But I still couldn’t talk to anyone.
Conversation worked the same way, I could hear everything people said and what they didn’t say. The funny part is autistic people are not supposed to understand what people are meaning when they speak. While that may be true for some of us, I figured out what it meant for me.
I learned: What people say and what people mean are not the same thing.
I can’t always hear what you say. But I am aware of what you mean on the inside, the subtext, the lies. See, that is the problem for me. I don’t lie. I assumed growing up, everyone was like me. That is what causes the cognitive dissonance when some autistics talk to you. They are telling you what they mean, they assume you are doing the same.
But I learned you don’t.
You never say what you mean. You never tell the truth, because this society does not reward the truth. Your society is built on lies. So if you are to survive, you learn to lie. And you are so adept, it is so ingrained, you never think that anyone can see you or hear you or know that you are doing it.
You are wrong. We see you. We feel you. It hurts us. Stop doing it. But we know you won’t.
Today they call me autistic.
I learned to live with you. I learned not to stim in public. I hide my idiosyncratic behavior behind other acceptable behaviors. I still stim to help me cope, it just looks like something else.
I learned to eat the right foods, I learned to darken my home, reduce my lights. I learned to reduce my stimulation. I learned to regulate my music. I learned to wear close-fitting clothing that soothed my need to be touched but not by people I couldn’t trust. I learned to drive.
I learned how my superior memory (a burden as a child) could aid me at my job. I became a font of knowledge about what I do. I learned to trust my instincts about the things that came natural to me.
I learned to love myself because I was still important, even if no one understood me.
I found a career, even if I didn’t go to college, because I could not stand the lighting or the crowds, or the desks or the rude students and even ruder teachers, I still used my powers, to excel at my job; with ease.
Yes, to me they seem like powers, the things I can do.
I don’t lie to people. I have no need. I have no fear of false authority, I will find a way to do what needs to be done. I can hear things across an auditorium, I can tell when people lie to me, I can tell when there are artificial chemicals in my food, I can read a paperback in an hour and retain it for a decade, I can repeat anything I heard for in the last hour for a month. I can watch a movie and remember it forever. I can synthesize information from a number of different sources, at the same time and utilize them in new ways. I can store variables in my head and juggle them like oranges.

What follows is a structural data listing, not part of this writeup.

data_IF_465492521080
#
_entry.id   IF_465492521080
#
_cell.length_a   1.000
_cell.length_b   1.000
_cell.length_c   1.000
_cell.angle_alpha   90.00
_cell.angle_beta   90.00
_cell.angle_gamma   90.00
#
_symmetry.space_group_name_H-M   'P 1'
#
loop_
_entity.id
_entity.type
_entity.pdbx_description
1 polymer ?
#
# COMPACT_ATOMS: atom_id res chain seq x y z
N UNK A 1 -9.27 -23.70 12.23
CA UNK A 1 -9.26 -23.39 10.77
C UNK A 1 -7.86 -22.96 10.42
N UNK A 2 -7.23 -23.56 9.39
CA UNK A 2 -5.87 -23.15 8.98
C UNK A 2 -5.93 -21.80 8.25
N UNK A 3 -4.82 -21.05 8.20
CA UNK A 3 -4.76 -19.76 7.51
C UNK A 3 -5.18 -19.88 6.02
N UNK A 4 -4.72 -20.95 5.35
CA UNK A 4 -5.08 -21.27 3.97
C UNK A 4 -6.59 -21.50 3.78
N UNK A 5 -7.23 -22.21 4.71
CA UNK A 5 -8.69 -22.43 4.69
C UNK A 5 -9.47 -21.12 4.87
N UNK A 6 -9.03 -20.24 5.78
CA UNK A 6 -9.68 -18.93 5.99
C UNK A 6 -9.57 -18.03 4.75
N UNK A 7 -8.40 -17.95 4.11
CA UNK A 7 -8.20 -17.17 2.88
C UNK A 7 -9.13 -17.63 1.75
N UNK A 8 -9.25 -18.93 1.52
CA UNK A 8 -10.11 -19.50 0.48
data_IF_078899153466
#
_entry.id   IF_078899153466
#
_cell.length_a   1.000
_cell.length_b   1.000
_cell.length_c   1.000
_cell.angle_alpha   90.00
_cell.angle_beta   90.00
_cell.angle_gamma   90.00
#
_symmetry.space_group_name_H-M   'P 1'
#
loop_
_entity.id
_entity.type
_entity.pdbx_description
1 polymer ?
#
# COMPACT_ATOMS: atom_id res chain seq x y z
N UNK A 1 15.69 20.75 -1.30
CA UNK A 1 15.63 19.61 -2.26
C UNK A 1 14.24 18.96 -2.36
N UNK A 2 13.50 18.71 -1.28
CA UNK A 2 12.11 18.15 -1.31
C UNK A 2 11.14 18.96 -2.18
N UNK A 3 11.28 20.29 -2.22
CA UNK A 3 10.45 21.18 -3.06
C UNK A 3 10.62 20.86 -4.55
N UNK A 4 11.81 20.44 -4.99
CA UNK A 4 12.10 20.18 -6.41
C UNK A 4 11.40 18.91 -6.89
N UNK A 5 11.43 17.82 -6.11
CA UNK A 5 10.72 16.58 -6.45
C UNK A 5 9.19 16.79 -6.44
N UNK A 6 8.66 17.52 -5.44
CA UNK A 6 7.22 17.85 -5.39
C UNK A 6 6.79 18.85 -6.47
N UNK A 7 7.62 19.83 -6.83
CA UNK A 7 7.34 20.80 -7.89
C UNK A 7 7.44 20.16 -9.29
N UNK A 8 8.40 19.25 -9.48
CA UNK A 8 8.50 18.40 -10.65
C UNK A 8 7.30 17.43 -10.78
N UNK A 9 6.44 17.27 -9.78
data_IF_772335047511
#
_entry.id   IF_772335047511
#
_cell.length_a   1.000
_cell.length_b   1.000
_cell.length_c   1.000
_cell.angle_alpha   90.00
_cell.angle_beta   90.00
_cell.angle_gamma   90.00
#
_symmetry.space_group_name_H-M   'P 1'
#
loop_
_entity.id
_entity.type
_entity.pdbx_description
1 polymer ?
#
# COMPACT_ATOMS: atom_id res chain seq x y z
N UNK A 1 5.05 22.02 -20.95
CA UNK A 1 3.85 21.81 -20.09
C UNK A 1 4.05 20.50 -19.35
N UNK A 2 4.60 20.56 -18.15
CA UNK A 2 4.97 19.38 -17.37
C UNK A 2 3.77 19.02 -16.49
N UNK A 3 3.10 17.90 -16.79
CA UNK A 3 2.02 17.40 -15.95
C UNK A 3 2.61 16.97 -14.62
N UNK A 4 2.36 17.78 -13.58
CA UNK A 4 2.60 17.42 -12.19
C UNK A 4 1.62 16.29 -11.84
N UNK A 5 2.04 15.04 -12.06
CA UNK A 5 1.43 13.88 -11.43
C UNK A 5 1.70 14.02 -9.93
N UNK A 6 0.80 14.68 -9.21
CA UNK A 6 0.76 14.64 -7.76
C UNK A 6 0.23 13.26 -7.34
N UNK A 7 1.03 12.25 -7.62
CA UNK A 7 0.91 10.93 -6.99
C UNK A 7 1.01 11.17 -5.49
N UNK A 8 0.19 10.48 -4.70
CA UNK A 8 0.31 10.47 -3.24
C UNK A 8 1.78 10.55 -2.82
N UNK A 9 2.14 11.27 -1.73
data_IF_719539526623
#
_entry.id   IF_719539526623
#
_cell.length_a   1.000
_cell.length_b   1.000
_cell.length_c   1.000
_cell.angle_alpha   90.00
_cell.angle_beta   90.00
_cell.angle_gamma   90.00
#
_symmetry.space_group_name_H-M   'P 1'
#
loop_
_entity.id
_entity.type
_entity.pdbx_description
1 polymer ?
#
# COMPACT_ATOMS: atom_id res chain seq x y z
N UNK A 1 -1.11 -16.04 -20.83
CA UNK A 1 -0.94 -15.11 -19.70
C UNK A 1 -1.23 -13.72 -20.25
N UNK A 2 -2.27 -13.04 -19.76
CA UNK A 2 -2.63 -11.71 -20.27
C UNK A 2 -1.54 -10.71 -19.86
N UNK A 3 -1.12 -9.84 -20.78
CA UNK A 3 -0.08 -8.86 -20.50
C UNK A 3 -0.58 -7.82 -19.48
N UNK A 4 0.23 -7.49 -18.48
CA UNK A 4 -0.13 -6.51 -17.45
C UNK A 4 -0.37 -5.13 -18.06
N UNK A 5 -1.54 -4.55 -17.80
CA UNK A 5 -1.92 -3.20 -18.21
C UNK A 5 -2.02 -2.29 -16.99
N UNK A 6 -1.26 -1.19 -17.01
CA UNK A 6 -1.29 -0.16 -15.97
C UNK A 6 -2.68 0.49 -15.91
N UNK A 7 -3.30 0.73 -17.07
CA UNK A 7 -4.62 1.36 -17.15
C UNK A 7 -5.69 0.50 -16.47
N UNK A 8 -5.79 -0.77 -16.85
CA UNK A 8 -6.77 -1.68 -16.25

No, I may not be the most graceful, or the most beautiful, but what have you done with your gifts? Squandered them on reality television, alcholic binges, drug addictions, strange vanities, political parties that cater only to their wealthy masters. You have forgotten each other. You are losing your ability to adapt and create.
Creation and adaptation is a natural thing for me. To live with you, I had to learn them.
The future of the world lies in the creation of new ideas. I’ve created new ways of doing things, you could not see, out of things you could not even imagine.
I succeed where you say its impossible.
I made relationships with people who were different from me and likely from you. Not all of us can do the things I can do. But many can. And some can do things, even I am amazed at. But your world has been changed by us. We existed before now and likely much of what you use as innovation came from someone like me.
You know who you are. Those people who think there is something about me that needs curing. Those people who hold on to the idea that you are superior to us.
The truth is more terrible for you.
Ultimately, the things I can do, make me the future of this planet. And with my powers harnessed, you will be unable to stop me. There are more and more of us everyday. And we will learn to harness our powers, in time.
You are being replaced.
Do I contradict myself?
Very well then I contradict myself,
(I am large, I contain multitudes.)
Autism’s Arrow © Thaddeus Howze 2011. All Rights Reserved